Recurrence of Extreme Coastal Erosion in SE Australia Beyond Historical Timescales Inferred From Beach Ridge Morphostratigraphy

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Extreme storms present a major risk to coasts. Increasing populations worldwide, together with sea level rise, exacerbate concerns for coastal settlements, but the low frequency of extreme storms makes an assessment of risk difficult. In southeast Australia, the severest beach retreat on record relates to a series of extratropical cyclones in the 1970s, but the relatively short observational record hinders assessment of how frequent these events are. At Moruya in New South Wales, four decades of beach monitoring has provided new insights into response of beaches to extreme storms. We augment this recorded history with morphostratigraphic analysis of beach ridge evolution by using ground‐penetrating radar and optically stimulated luminescence dating. We find an episode of extreme retreat over 550 years, proving that the 1970s extreme event is a recurrent phenomenon. Our high‐precision morphostratigraphic analysis provides evidence with which to better plan coastal adaptation.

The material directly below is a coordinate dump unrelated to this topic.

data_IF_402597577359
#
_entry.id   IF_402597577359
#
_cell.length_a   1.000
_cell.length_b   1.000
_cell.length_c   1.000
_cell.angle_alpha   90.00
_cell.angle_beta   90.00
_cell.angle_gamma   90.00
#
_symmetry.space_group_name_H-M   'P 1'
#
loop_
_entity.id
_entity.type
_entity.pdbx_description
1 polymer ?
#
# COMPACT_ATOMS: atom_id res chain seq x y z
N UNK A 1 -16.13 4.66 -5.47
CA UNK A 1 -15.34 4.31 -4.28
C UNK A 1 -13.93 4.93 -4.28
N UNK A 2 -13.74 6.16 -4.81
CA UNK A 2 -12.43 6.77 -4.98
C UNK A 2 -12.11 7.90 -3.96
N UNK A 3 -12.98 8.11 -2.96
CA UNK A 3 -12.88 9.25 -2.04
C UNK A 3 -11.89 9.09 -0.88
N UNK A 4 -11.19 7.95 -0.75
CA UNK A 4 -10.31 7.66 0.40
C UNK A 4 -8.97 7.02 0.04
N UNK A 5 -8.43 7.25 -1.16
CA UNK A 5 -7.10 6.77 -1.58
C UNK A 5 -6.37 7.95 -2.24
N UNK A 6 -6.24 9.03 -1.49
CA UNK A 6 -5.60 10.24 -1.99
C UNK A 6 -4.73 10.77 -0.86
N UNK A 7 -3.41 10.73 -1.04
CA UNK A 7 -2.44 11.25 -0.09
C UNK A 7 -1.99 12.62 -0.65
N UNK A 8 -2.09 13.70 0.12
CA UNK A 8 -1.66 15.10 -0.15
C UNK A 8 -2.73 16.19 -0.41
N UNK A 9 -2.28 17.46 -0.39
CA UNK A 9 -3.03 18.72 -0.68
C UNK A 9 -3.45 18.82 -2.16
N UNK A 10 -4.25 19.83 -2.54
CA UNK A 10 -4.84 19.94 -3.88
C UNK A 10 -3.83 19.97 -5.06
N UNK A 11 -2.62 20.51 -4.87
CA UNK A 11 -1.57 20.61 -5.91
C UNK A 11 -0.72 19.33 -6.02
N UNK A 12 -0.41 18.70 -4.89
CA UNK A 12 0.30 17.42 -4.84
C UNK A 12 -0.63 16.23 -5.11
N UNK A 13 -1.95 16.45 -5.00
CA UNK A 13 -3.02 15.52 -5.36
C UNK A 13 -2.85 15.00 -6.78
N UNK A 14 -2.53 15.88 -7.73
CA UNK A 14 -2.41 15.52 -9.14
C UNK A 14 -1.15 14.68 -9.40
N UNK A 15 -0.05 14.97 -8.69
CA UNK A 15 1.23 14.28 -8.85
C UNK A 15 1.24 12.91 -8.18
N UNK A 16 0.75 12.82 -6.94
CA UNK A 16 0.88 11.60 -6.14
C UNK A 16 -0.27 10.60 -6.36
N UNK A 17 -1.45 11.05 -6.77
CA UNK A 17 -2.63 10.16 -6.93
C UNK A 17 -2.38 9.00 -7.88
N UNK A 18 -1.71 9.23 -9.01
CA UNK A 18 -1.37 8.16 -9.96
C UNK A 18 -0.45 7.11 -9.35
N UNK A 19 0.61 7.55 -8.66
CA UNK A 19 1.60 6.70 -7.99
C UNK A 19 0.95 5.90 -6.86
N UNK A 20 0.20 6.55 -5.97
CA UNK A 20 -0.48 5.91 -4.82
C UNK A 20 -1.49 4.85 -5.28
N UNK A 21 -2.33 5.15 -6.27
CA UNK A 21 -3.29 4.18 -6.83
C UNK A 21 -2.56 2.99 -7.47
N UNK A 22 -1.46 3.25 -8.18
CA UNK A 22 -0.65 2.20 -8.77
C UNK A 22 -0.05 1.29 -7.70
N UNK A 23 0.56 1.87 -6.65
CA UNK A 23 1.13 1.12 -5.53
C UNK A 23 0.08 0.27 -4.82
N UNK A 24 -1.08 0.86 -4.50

Original languageEnglish
JournalGeophysical Research Letters
Volume46
Issue number9
Pages (from-to)4705-4714
ISSN0094-8276
DOIs
Publication statusPublished - 2019
CitationsWeb of Science® Times Cited: No match on DOI

    Research areas

  • Beach, Coastal erosion, Extreme storm, Coastal conservation, Optically stimulated luminescence dating, Beach ridge

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